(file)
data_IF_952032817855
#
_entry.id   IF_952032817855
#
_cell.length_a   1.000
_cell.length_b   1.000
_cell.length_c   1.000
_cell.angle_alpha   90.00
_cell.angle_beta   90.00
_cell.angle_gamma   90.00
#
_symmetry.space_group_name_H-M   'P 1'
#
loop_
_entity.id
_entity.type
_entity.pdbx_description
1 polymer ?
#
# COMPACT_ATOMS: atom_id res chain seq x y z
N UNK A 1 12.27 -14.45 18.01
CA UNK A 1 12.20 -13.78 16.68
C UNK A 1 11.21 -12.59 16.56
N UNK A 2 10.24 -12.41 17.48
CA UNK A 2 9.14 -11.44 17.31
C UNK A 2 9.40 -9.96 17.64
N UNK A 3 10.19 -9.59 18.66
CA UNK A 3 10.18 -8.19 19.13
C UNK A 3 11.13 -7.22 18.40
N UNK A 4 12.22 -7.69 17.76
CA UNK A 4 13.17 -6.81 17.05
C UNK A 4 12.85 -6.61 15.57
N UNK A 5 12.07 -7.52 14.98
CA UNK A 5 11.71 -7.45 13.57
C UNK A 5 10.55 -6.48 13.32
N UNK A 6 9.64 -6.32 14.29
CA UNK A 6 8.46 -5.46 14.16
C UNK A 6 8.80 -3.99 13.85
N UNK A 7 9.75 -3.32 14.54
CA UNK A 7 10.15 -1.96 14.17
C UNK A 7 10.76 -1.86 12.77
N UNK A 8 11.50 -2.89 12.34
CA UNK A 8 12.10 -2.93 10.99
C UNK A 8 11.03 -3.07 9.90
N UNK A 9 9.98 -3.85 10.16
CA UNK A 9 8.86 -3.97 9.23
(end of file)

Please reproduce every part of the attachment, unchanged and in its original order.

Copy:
data_IF_952032817855
#
_entry.id   IF_952032817855
#
_cell.length_a   1.000
_cell.length_b   1.000
_cell.length_c   1.000
_cell.angle_alpha   90.00
_cell.angle_beta   90.00
_cell.angle_gamma   90.00
#
_symmetry.space_group_name_H-M   'P 1'
#
loop_
_entity.id
_entity.type
_entity.pdbx_description
1 polymer ?
#
# COMPACT_ATOMS: atom_id res chain seq x y z
N UNK A 1 12.27 -14.45 18.01
CA UNK A 1 12.20 -13.78 16.68
C UNK A 1 11.21 -12.59 16.56
N UNK A 2 10.24 -12.41 17.48
CA UNK A 2 9.14 -11.44 17.31
C UNK A 2 9.40 -9.96 17.64
N UNK A 3 10.19 -9.59 18.66
CA UNK A 3 10.18 -8.19 19.13
C UNK A 3 11.13 -7.22 18.40
N UNK A 4 12.22 -7.69 17.76
CA UNK A 4 13.17 -6.81 17.05
C UNK A 4 12.85 -6.61 15.57
N UNK A 5 12.07 -7.52 14.98
CA UNK A 5 11.71 -7.45 13.57
C UNK A 5 10.55 -6.48 13.32
N UNK A 6 9.64 -6.32 14.29
CA UNK A 6 8.46 -5.46 14.16
C UNK A 6 8.80 -3.99 13.85
N UNK A 7 9.75 -3.32 14.54
CA UNK A 7 10.15 -1.96 14.17
C UNK A 7 10.76 -1.86 12.77
N UNK A 8 11.50 -2.89 12.34
CA UNK A 8 12.10 -2.93 10.99
C UNK A 8 11.03 -3.07 9.90
N UNK A 9 9.98 -3.85 10.16
CA UNK A 9 8.86 -3.97 9.23